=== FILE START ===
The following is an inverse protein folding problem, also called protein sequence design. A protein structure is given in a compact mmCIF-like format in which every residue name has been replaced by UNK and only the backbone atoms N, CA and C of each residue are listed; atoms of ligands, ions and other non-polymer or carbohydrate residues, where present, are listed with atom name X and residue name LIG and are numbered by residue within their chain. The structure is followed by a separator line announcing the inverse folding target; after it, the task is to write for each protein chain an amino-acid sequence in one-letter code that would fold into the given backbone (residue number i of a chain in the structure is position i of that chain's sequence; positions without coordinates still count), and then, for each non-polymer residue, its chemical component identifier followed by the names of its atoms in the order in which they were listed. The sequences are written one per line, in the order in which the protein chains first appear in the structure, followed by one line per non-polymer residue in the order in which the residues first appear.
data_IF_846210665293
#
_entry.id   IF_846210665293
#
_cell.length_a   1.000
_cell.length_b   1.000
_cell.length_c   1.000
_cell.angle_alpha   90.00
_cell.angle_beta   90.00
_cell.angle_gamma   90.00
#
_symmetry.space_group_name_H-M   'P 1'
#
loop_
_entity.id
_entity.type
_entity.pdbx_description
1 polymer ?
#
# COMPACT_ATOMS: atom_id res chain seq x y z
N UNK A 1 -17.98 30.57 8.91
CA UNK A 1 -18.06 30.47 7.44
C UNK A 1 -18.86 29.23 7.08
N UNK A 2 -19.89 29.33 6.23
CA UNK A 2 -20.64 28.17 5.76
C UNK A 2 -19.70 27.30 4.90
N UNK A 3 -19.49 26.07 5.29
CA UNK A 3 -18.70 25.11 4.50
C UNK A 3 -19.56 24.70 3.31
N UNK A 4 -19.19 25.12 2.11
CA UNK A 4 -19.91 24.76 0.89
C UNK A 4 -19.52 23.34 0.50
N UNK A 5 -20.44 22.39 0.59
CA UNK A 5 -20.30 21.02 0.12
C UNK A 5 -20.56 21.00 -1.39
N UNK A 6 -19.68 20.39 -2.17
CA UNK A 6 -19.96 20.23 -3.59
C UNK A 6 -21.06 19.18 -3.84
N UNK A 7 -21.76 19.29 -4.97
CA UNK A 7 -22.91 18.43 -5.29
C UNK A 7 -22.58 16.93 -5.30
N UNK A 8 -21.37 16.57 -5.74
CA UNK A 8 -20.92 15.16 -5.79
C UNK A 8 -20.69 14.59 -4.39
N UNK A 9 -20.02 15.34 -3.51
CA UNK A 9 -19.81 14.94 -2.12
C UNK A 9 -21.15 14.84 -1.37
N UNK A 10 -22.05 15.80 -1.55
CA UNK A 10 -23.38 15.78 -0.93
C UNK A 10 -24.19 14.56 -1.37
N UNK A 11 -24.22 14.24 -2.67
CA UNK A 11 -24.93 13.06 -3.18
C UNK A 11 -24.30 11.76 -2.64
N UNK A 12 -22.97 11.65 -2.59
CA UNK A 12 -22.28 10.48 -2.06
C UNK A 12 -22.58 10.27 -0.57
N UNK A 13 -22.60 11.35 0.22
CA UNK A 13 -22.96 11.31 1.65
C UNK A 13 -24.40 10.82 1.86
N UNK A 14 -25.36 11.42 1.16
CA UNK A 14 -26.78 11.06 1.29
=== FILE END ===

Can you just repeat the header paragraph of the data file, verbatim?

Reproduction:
The following is an inverse protein folding problem, also called protein sequence design. A protein structure is given in a compact mmCIF-like format in which every residue name has been replaced by UNK and only the backbone atoms N, CA and C of each residue are listed; atoms of ligands, ions and other non-polymer or carbohydrate residues, where present, are listed with atom name X and residue name LIG and are numbered by residue within their chain. The structure is followed by a separator line announcing the inverse folding target; after it, the task is to write for each protein chain an amino-acid sequence in one-letter code that would fold into the given backbone (residue number i of a chain in the structure is position i of that chain's sequence; positions without coordinates still count), and then, for each non-polymer residue, its chemical component identifier followed by the names of its atoms in the order in which they were listed. The sequences are written one per line, in the order in which the protein chains first appear in the structure, followed by one line per non-polymer residue in the order in which the residues first appear.